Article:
Jesus knew what kind of a world his disciples would have to do their work in. He said, “I am sending you out like sheep among wolves…” (Matthew 10: 16a). As in Isaiah’s day, “…whoever shuns evil becomes a prey,” (Isaiah 59:15b). In our modern world, Jews and Christians – those who seek to live God’s way – are viewed by the rest of the world as prey.

Until Messiah returns, the world will continue to morally degenerate. Godly people will increasingly experience persecution. Yet, we are the “light of the world” and the “salt of the earth.” We seek to live exemplary lives as disciples of our Lord Jesus Christ. We must daily ask God for the grace to endure whatever comes our way – sickness, pain, natural disasters, treacherous enemies (personal or national), and other setbacks. God seems to allow his people to experience the full spectrum of pain and ugliness that this world has to offer. We are not immune. We don’t live charmed lives. We all encounter our “towers of Siloam” (Luke 13:4). Instead of being divided by sectarian differences, Christians can learn to recognize their brethren and seek to do them good. “Do not be deceived, God cannot be mocked. A man reaps what he sows. The one who sows to his sinful nature [flesh] from that nature [flesh] will reap destruction; the one who sows to please the Spirit, from the Spirit will reap eternal life. Let us not become weary in doing good, for at the proper time we will reap a harvest if we do not give up. Therefore, as we have opportunity, let us do good to all people, especially to those who belong to the family of believers,”  (Galatians 6: 7-10).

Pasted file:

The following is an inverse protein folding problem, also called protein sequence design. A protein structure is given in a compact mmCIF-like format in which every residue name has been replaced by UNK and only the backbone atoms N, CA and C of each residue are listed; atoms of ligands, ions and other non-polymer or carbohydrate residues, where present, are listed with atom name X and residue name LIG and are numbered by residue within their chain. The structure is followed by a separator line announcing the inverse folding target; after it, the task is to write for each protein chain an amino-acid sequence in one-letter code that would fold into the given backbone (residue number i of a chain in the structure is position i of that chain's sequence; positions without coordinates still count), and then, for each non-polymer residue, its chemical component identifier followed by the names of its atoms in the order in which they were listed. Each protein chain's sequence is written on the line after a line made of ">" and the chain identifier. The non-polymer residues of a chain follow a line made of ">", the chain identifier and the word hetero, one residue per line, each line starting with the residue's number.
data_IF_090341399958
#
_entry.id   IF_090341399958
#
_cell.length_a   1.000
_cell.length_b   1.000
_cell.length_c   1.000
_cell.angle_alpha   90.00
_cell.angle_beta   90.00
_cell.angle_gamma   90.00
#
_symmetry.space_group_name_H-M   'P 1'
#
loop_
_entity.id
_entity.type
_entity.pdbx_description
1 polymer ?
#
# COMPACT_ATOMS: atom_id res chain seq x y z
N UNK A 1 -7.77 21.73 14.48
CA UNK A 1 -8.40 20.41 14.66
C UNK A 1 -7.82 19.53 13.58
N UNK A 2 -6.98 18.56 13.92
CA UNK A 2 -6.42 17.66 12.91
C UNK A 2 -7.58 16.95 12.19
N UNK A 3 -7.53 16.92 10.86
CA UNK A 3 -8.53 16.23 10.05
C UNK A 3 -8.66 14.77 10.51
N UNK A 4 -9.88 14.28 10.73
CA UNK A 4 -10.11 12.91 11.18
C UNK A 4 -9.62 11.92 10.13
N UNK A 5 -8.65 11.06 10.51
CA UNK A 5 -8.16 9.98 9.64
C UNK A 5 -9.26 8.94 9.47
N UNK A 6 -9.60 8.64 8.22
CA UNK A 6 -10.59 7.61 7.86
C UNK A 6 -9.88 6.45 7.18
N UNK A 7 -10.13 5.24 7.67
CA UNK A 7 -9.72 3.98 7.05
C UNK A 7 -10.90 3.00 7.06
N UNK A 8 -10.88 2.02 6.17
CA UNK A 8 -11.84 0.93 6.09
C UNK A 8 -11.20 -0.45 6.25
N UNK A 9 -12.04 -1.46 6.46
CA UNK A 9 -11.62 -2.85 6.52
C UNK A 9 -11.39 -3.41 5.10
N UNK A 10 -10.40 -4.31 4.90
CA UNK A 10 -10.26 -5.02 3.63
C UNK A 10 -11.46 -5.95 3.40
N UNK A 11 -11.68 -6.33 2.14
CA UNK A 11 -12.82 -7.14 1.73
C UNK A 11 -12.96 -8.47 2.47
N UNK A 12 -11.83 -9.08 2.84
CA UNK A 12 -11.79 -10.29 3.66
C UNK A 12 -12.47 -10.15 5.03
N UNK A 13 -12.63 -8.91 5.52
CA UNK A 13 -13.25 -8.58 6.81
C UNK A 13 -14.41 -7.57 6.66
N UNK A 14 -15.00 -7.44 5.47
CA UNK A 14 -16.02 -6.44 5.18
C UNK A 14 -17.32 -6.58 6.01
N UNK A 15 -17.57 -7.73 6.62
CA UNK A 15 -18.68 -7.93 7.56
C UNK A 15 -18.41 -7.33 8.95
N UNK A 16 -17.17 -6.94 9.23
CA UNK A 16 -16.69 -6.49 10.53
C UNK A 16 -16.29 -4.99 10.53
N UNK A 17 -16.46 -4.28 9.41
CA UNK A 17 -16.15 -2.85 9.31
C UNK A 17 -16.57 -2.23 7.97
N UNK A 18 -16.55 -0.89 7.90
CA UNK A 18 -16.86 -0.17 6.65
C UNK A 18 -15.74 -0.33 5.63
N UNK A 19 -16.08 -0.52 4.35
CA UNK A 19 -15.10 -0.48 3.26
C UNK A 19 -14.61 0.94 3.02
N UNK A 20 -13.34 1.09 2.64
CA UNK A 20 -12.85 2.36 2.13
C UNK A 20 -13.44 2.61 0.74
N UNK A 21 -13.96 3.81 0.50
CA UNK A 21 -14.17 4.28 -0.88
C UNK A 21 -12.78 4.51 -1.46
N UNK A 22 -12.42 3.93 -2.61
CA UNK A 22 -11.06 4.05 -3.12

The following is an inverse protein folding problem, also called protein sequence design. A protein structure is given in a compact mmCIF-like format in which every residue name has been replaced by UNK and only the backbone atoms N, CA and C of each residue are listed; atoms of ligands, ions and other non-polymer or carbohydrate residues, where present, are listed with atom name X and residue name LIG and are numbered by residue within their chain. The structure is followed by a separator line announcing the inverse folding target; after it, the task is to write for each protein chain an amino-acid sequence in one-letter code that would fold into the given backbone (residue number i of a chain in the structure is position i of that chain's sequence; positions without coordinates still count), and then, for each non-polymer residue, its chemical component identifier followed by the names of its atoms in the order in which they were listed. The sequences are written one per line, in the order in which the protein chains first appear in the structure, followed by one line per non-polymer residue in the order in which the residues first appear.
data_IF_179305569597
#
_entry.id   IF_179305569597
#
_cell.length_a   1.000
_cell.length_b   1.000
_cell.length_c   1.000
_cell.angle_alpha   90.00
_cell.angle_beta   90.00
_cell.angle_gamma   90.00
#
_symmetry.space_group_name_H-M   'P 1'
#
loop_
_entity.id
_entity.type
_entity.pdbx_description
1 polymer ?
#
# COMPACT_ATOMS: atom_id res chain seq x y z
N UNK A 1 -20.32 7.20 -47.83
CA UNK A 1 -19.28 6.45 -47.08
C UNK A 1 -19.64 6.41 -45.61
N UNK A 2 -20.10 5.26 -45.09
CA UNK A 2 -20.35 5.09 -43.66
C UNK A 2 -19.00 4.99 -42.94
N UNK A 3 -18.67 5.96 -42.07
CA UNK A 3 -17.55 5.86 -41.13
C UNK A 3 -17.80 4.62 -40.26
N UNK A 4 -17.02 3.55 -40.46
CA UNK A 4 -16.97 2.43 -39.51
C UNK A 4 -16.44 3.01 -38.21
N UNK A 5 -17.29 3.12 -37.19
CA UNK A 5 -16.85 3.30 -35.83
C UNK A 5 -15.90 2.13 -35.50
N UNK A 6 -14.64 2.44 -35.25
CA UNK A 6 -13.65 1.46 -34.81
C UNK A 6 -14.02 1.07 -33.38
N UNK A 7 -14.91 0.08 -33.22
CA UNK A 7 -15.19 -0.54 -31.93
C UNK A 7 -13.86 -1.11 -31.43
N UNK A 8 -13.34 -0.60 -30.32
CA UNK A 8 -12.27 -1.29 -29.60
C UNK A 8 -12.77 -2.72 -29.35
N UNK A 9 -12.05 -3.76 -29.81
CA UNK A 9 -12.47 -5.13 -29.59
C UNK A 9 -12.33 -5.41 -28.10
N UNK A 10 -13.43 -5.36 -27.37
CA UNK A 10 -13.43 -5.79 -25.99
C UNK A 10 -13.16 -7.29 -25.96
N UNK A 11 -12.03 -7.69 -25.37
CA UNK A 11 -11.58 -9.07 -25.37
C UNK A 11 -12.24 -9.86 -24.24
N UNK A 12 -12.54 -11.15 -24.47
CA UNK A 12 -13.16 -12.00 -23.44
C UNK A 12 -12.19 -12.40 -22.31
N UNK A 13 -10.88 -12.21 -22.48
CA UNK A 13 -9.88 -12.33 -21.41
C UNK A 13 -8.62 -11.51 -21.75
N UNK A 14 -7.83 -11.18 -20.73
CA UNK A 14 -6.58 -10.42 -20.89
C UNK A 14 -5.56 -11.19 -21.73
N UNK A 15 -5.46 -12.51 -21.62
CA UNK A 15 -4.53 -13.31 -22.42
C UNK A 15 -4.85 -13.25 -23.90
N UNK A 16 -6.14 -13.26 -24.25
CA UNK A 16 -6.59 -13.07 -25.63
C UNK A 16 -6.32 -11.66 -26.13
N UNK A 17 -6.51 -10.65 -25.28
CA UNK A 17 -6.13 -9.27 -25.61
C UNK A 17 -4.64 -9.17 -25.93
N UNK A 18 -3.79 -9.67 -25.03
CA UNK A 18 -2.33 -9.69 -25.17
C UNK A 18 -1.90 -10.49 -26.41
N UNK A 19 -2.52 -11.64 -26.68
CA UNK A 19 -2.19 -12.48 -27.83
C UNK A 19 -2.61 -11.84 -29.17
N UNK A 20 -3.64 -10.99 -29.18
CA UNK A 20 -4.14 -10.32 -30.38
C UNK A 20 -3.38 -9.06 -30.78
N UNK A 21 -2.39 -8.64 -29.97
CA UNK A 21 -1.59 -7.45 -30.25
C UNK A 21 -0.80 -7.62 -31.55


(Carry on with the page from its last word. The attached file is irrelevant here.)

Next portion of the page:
The world is what it is. As I wrote above, Christians and Jews do not live charmed lives. We are all victims of chance, circumstances and the evil of both ourselves and others. Much of what happens in the world is because of sin (failing to live up to God’s standard). As the author of Ecclesiastes observed, “…one sinner destroys much good,” (Ecclesiastes 10: 18b). When evil or incompetent people find their way into power, the rest of us suffer. “Fools are put in many high positions…” (Ecclesiastes 10:6). The people over whom they wield power may suffer and die. Bad and evil leadership is responsible for much of the suffering in the world (Proverbs 29:2).

This life is “Boot Camp for eternity.” We are learning from all that we suffer, just as Jesus did (cf. Hebrews 5:8). In every circumstance, through every trial, we find ourselves turning to God and seeking his will in that situation. We never know what’s just around the next bend in life. As we age, we are faced with a myriad of new challenges: physical and mental deterioration, mobility issues, financial difficulties, ill-intentioned people taking advantage etc. etc. Even then we must invite God to help us through the fog and pain of old age. We must cling to God for dear life, for that truly is what’s at stake.